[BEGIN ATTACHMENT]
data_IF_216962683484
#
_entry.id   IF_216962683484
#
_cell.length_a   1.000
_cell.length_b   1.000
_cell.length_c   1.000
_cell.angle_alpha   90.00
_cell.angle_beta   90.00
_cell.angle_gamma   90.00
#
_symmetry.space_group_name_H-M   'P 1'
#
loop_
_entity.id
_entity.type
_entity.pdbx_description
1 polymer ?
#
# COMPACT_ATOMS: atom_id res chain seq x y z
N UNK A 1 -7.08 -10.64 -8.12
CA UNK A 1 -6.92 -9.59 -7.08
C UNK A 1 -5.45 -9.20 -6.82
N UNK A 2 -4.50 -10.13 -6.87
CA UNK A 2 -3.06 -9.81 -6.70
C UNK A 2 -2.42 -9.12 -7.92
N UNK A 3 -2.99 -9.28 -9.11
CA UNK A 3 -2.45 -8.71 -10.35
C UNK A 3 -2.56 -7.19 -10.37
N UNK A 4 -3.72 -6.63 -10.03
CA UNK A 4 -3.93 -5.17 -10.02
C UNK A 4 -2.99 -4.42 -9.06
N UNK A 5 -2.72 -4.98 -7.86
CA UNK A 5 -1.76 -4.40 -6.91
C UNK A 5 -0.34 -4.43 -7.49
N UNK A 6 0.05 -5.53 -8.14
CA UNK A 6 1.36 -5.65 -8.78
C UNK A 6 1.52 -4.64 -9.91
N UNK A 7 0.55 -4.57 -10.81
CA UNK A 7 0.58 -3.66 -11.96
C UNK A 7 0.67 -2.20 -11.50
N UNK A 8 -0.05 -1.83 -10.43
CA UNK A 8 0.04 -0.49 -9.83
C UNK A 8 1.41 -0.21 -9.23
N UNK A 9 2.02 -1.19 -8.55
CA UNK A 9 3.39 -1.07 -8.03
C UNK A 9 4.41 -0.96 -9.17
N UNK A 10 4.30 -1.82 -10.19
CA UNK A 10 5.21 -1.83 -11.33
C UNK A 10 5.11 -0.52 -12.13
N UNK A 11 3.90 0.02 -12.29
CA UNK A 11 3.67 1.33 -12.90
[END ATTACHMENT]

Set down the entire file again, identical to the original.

data_IF_216962683484
#
_entry.id   IF_216962683484
#
_cell.length_a   1.000
_cell.length_b   1.000
_cell.length_c   1.000
_cell.angle_alpha   90.00
_cell.angle_beta   90.00
_cell.angle_gamma   90.00
#
_symmetry.space_group_name_H-M   'P 1'
#
loop_
_entity.id
_entity.type
_entity.pdbx_description
1 polymer ?
#
# COMPACT_ATOMS: atom_id res chain seq x y z
N UNK A 1 -7.08 -10.64 -8.12
CA UNK A 1 -6.92 -9.59 -7.08
C UNK A 1 -5.45 -9.20 -6.82
N UNK A 2 -4.50 -10.13 -6.87
CA UNK A 2 -3.06 -9.81 -6.70
C UNK A 2 -2.42 -9.12 -7.92
N UNK A 3 -2.99 -9.28 -9.11
CA UNK A 3 -2.45 -8.71 -10.35
C UNK A 3 -2.56 -7.19 -10.37
N UNK A 4 -3.72 -6.63 -10.03
CA UNK A 4 -3.93 -5.17 -10.02
C UNK A 4 -2.99 -4.42 -9.06
N UNK A 5 -2.72 -4.98 -7.86
CA UNK A 5 -1.76 -4.40 -6.91
C UNK A 5 -0.34 -4.43 -7.49
N UNK A 6 0.05 -5.53 -8.14
CA UNK A 6 1.36 -5.65 -8.78
C UNK A 6 1.52 -4.64 -9.91
N UNK A 7 0.55 -4.57 -10.81
CA UNK A 7 0.58 -3.66 -11.96
C UNK A 7 0.67 -2.20 -11.50
N UNK A 8 -0.05 -1.83 -10.43
CA UNK A 8 0.04 -0.49 -9.83
C UNK A 8 1.41 -0.21 -9.23
N UNK A 9 2.02 -1.19 -8.55
CA UNK A 9 3.39 -1.07 -8.03
C UNK A 9 4.41 -0.96 -9.17
N UNK A 10 4.30 -1.82 -10.19
CA UNK A 10 5.21 -1.83 -11.33
C UNK A 10 5.11 -0.52 -12.13
N UNK A 11 3.90 0.02 -12.29
CA UNK A 11 3.67 1.33 -12.90